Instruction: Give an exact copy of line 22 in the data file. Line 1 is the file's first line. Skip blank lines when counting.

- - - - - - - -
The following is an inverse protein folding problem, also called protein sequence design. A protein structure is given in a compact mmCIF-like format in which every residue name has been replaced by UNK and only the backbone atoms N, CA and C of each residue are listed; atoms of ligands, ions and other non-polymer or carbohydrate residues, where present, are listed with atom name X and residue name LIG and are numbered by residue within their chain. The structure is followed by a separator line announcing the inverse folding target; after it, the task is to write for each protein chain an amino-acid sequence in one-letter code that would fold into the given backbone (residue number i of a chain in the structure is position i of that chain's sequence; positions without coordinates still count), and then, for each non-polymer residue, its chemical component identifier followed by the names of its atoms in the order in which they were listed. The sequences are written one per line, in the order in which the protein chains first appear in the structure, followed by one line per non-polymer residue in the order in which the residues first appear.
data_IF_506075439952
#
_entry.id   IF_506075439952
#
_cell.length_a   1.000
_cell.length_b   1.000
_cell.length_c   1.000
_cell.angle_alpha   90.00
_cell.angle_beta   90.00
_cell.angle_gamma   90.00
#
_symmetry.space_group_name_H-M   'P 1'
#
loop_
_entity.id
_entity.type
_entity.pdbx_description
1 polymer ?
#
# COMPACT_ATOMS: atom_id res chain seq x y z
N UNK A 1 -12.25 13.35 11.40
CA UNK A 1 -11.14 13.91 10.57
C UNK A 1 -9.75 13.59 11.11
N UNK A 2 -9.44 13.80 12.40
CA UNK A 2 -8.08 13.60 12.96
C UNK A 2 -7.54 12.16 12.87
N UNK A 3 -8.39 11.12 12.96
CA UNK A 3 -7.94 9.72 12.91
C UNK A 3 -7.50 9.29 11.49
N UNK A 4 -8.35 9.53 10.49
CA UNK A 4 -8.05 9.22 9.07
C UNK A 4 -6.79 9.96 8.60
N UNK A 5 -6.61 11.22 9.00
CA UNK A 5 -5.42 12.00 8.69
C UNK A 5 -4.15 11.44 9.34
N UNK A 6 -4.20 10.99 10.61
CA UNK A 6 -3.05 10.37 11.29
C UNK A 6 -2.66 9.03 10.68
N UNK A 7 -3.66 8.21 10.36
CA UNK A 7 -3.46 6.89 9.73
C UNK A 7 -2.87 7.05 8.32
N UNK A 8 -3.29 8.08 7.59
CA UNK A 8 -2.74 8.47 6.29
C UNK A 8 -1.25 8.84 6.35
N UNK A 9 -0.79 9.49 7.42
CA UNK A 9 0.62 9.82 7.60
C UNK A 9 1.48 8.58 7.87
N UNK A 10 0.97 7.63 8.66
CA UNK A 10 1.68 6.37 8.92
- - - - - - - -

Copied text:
N UNK A 1 -12.25 13.35 11.40